Final prototype ZX-Key ZX81 Keyboard
The ZX-Key Keyboard

The ZX-Key Keyboard

The keyboard layout is based around the 8x5 matrix format found on the Sinclair ZX81 and ZX Spectrums, which makes sense as that's what it's designed to be used with.

The main keyboard circuit is also almost identical to a ZX81s, with the addition of a Arduino Pro Micro enabling the ZX-Key to be used as a regular USB PC keyboard. Connection to the ZX-Key ZX81 expansion interface is facilitated by  a 16 pin IDC header.

Additional diodes have been added to the 5 row lines, these  prevent some issues found when testing the prototype keyboard with a ZXpand expansion card. When the ZXPand read an SD card, its current draw caused some instability with the Arduino. This problem was also addressed on the ZX-Key interface card by proving it with an independent voltage regulator.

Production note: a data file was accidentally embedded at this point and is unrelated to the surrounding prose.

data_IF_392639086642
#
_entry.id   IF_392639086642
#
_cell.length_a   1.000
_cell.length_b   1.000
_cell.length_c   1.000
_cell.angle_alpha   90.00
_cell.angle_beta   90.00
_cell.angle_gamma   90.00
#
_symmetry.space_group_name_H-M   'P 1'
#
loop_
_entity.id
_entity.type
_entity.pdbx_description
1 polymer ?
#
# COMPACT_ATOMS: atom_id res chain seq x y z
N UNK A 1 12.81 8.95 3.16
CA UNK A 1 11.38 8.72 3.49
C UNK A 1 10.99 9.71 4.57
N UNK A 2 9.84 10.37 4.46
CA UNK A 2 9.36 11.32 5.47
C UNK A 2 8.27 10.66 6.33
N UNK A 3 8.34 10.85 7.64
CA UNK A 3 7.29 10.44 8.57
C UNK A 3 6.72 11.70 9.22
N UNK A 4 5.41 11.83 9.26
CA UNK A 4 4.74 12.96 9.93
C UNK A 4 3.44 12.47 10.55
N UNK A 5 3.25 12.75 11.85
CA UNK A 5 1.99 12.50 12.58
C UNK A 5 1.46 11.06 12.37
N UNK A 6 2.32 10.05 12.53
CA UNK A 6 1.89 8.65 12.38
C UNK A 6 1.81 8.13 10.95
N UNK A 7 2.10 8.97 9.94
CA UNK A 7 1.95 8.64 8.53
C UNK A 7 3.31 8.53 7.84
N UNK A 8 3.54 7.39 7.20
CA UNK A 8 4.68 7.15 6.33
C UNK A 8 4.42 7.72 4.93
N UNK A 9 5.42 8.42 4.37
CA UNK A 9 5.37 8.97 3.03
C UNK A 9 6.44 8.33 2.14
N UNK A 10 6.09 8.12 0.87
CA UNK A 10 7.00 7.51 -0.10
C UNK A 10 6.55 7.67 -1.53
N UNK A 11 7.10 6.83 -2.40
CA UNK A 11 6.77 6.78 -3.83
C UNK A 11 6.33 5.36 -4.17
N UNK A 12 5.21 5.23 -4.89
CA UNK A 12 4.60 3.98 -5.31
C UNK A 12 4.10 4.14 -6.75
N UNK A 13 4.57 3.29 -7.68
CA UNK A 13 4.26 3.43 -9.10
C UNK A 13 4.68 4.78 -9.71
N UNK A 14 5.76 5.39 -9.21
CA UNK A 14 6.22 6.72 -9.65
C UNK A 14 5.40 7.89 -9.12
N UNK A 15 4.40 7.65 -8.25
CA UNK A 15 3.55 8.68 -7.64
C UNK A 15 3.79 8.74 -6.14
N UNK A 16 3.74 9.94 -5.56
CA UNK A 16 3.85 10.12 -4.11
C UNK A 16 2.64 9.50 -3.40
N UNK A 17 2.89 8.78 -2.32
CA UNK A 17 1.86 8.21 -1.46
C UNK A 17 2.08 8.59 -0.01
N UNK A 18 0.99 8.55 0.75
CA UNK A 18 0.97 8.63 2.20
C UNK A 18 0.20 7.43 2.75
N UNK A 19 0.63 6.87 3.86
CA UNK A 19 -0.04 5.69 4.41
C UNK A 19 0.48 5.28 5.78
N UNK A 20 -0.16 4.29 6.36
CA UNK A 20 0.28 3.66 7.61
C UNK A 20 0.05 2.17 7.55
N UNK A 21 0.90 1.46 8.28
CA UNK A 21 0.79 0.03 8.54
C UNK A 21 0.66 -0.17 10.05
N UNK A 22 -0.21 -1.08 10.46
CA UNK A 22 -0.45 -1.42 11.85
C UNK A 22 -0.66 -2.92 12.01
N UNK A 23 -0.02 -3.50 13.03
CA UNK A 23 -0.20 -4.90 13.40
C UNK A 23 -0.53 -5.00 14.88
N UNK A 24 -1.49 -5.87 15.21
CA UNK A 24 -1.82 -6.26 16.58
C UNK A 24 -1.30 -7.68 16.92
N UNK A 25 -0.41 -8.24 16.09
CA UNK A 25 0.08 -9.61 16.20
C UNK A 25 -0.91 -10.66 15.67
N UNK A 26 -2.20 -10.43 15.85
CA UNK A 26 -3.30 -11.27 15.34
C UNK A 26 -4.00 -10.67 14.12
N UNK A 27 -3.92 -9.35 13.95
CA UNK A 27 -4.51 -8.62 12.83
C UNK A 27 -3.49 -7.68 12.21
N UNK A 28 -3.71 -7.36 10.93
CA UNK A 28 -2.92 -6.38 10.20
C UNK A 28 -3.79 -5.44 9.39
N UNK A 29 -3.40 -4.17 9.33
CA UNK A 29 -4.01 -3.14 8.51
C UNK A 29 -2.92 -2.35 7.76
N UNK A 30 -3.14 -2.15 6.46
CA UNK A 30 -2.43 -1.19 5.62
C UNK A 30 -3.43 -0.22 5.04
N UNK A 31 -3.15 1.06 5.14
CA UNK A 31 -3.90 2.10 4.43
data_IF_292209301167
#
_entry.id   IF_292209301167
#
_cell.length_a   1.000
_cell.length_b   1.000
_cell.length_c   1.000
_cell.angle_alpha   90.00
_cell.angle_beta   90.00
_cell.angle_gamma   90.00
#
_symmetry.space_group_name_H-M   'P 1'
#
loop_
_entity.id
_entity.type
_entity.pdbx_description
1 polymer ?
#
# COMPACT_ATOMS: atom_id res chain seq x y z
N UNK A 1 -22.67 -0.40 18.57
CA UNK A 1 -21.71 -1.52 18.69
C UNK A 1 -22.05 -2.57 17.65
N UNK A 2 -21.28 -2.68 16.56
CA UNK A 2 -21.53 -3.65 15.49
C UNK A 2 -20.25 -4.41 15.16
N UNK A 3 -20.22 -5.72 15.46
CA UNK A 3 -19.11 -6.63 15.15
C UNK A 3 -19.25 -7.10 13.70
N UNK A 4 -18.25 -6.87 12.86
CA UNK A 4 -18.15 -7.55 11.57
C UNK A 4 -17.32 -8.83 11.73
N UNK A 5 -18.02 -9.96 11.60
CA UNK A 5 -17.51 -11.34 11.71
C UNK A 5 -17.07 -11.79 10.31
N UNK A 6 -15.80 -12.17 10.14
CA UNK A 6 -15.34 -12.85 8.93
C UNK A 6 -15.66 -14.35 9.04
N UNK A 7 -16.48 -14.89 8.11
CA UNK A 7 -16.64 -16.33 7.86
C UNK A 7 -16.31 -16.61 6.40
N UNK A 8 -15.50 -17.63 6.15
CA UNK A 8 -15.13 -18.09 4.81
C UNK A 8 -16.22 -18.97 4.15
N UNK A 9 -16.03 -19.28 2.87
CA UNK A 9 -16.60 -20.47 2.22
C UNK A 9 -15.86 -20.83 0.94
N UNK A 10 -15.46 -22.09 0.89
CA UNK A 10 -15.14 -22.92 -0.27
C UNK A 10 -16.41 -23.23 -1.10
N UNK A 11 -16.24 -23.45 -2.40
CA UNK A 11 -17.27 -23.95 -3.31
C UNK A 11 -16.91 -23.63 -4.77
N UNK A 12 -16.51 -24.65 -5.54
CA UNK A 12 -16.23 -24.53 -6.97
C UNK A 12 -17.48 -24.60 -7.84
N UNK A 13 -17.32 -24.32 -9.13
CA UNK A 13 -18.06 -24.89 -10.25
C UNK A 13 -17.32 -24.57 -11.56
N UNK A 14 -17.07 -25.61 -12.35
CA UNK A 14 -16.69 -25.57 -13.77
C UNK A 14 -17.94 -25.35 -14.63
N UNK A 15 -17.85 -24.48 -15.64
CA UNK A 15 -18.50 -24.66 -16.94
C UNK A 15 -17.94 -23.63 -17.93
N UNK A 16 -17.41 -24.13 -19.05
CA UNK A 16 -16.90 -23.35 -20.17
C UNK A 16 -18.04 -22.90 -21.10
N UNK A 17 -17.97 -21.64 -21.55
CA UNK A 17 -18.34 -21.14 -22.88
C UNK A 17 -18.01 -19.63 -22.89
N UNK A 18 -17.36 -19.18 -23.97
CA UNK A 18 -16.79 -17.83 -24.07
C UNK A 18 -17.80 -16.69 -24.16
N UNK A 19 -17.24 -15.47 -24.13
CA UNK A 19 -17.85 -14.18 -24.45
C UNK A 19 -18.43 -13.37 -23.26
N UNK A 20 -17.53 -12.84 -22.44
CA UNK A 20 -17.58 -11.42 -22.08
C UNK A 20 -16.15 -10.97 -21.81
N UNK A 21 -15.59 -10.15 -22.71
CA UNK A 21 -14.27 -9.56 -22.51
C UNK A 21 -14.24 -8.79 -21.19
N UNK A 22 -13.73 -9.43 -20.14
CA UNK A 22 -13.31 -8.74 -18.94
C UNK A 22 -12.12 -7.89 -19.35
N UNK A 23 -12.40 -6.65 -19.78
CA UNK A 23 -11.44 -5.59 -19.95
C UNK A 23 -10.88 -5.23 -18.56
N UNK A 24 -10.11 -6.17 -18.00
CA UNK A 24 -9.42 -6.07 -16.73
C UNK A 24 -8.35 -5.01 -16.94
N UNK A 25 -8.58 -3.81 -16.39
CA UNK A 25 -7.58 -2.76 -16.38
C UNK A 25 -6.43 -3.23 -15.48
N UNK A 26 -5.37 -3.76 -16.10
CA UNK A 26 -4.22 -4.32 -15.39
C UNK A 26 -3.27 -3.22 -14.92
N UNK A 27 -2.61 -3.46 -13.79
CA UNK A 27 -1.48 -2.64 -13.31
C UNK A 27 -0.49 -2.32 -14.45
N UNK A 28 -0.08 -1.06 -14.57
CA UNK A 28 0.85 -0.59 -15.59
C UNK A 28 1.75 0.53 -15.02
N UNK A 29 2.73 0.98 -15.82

A reset line has been brought out from the ZX-Key interface card, and is presented on the 16 IDC header so there is no need to turn the ZX81 off an on to restart the computer. Similarly the 6 pin IDC connector provided for TTL serial communication also provides a reset line broken out for using the keyboard in conjunction with a RC2014 micro.

The pull down 100k Resistor on Column 8 allows the Arduino to detect the presence of a ZX81. As the Arduino powers on or when reset it first tests the status of this column to determine what mode it should start in, either Standard USB / PC or ZX81 mode.

ZX-Key Keyboard Schematic

The Arduino Bit

While connected to a ZX81 the Arduino is essentially dormant, only handling some minor LED visual indicators. However when not connected to a ZX81 the Arduino Pro MIcro takes control, turning the keyboard into a fully functional USB HID (device).